“She never tired of the morning and evenings here, the soft lights, the changing colors of sunlight and cloud upon the hills, the stirring of wind in the grass. Out here there was no escaping the sky or the plains, and Evie knew that until she came west she had never really known distance.”
I find it interesting how this character somehow captures my own feelings after just a year or so of living here, giving a marvelous explanation of how one adjusts to the silence and beauty of this powerful and yet desolate landscape:
“Evie Teale suddenly became aware of something else. For the first time she was at peace here, really at peace. She had believed the land was her enemy, and she had struggled against it, but you could not make war against a land any more than you could against the sea. One had to learn to live with it, to belong to it, to fit into its seasons and its ways…”
So of course it had to happen. One of my readers met with me this week and asked me one more time if I am still pleased with our decision to move to a rural part of southern Colorado, one that is prone to wildfire. As strange as it may seem, I am happier than ever to live where I do.
The winter view of the Spanish Peaks from our solar home
First of all, the recent fire gave us a chance to live in town for a week because we were evacuated from our area between La Veta and Walsenburg. La Veta feels noisy and crowded to me now. My favorite quality of rural life is the absolute silence at night and on a cool clear country morning. Seeing the stars after I turn off the lights at night is also something I have never experienced before.
Returning to our home after evacuation was a marvelous treat, a timely reminder of how lucky we are to be able to live in nature on our own terms with neighbors far enough away to basically ignore them.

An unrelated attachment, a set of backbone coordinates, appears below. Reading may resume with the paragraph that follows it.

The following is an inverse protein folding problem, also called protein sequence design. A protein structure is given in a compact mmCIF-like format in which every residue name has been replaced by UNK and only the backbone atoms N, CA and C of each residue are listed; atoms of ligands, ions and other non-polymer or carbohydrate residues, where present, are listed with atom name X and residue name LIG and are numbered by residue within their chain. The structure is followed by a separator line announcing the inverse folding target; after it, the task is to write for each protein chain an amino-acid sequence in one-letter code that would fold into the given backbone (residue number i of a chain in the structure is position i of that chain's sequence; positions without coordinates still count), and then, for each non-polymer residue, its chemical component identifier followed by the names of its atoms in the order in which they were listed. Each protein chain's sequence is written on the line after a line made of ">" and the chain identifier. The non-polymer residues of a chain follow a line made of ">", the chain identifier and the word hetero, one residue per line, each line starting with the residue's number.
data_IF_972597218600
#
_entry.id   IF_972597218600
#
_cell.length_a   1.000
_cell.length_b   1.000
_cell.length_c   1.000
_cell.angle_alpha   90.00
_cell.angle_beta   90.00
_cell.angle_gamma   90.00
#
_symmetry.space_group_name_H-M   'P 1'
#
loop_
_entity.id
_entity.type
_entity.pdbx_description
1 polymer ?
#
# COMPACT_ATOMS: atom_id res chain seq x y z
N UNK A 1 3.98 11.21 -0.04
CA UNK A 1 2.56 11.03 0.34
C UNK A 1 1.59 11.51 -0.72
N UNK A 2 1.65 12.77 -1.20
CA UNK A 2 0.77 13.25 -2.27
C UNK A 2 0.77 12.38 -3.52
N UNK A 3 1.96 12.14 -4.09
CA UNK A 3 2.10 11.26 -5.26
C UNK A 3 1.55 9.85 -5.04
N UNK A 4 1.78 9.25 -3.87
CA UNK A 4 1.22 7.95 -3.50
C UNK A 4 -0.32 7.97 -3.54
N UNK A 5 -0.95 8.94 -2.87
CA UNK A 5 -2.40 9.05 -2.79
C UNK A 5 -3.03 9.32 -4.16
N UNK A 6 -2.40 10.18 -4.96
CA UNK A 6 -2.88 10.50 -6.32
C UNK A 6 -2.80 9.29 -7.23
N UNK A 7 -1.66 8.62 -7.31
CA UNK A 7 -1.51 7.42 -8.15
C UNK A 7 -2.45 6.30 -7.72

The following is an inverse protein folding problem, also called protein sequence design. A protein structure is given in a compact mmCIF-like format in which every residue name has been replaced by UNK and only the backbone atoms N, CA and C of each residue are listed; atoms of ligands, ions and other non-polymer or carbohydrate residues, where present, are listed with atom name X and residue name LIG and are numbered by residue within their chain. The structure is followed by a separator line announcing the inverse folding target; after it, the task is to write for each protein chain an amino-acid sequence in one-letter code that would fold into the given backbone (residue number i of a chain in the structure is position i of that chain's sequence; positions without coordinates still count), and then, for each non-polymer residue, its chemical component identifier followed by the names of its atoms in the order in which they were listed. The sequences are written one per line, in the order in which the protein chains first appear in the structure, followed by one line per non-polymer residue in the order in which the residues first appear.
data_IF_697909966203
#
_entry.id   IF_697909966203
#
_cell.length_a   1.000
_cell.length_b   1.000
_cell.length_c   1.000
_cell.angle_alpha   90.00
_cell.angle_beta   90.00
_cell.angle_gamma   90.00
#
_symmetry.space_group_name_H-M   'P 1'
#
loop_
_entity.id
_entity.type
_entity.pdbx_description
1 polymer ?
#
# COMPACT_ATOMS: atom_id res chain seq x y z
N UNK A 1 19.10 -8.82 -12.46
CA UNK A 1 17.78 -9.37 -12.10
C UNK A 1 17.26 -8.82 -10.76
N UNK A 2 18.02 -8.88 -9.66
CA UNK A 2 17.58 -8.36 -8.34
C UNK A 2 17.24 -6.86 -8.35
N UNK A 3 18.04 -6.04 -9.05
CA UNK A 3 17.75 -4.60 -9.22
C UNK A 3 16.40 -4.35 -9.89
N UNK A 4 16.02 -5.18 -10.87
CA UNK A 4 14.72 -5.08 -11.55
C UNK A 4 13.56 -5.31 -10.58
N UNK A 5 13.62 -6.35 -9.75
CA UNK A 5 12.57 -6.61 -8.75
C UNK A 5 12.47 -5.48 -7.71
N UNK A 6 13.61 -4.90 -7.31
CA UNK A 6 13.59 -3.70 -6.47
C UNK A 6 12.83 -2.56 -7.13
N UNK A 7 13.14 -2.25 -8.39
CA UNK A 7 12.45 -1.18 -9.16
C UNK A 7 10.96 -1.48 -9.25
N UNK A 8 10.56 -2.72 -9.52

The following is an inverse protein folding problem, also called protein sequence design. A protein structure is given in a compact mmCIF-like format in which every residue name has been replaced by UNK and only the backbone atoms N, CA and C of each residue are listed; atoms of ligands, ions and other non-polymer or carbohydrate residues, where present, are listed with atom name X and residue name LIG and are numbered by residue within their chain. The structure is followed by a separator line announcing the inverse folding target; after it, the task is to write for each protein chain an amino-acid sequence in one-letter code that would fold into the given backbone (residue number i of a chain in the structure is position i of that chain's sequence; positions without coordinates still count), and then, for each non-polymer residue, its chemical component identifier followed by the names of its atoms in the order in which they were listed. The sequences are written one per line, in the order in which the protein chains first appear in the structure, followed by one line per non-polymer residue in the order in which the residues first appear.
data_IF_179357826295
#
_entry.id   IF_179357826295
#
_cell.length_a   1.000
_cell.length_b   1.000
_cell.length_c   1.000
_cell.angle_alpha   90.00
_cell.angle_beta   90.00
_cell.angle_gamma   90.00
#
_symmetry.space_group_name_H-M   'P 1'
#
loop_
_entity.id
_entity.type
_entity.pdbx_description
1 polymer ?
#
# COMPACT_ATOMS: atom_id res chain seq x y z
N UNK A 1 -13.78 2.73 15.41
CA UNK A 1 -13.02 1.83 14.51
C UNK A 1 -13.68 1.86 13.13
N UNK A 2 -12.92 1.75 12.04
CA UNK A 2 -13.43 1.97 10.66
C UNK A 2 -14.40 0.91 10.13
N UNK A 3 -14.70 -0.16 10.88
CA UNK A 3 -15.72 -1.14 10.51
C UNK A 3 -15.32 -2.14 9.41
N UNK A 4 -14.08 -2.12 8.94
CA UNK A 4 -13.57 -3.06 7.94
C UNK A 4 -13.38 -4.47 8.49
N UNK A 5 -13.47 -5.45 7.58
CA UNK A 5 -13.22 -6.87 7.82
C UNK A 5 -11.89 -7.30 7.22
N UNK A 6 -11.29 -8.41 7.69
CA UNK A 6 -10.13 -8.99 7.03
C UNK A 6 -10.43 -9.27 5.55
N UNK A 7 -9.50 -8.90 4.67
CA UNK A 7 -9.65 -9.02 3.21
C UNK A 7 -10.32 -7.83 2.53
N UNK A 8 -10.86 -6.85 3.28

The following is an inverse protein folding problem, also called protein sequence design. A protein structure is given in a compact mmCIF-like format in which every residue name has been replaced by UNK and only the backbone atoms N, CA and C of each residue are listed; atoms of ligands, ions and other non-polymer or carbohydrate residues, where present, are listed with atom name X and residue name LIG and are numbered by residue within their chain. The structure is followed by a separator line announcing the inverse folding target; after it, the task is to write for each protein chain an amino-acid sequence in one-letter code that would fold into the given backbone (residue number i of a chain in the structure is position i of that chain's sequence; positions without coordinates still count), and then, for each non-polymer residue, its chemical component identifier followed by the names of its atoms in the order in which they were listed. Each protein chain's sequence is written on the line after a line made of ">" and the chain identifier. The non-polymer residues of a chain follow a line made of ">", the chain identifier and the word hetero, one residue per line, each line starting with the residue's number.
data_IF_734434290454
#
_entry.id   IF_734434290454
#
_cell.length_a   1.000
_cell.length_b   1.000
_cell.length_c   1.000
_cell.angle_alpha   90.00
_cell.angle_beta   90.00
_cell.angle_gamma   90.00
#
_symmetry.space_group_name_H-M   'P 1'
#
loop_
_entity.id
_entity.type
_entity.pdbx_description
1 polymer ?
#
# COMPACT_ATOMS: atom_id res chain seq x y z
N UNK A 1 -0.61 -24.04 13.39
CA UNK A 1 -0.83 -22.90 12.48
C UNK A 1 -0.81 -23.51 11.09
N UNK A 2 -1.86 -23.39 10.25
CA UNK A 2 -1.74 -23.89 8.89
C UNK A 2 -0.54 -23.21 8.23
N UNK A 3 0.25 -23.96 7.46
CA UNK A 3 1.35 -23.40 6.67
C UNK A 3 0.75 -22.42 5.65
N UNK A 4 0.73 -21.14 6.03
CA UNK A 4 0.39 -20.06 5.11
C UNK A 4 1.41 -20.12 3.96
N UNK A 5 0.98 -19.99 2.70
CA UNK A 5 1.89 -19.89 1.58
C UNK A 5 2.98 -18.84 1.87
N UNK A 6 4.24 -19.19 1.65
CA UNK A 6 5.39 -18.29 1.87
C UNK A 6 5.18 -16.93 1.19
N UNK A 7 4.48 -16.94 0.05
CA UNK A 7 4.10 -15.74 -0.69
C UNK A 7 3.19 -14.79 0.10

The sunrises are as amazing as ever. What’s not to like about this every morning?
Four years after our move to rural southern Colorado, I am remembering the difficulties I had making the final decision to give up city life for good. Here’s a piece I wrote five months after moving to Walsenburg and beginning construction on our new solar home:
Urban versus Rural: Decision Made! November 23, 2014
My husband Mike and I have been in the process of transition into retirement in the past year.
After five months living down south in a small rental in a very small town, we decided to go up north to visit family and friends this week.
What an eye-opening experience! I was absolutely SHOCKED to have this timely reminder of what life in the city feels like, and what it does to human beings.
Since we only have two stop lights in our entire new county, I had forgotten what it feels like to sit in traffic constantly. I experienced total culture shock, and Fort Collins felt like a foreign country to me.
I saw people everywhere waiting for something, a place to park, a place to sit in a restaurant, a chance to go through the next stop light, an opportunity to pay for their purchase. There was terrible traffic going through Denver in the middle of the day, constant noise, obvious air pollution we could even taste sometimes.
Do people really choose to live like this? I found city life so anxiety-producing and over-stimulating.
It felt like such a relief to finally get back to tiny Walsenburg. The good news is I now know for certain that a city could never be my forever home. There is no doubt in my mind, I am so done with city life!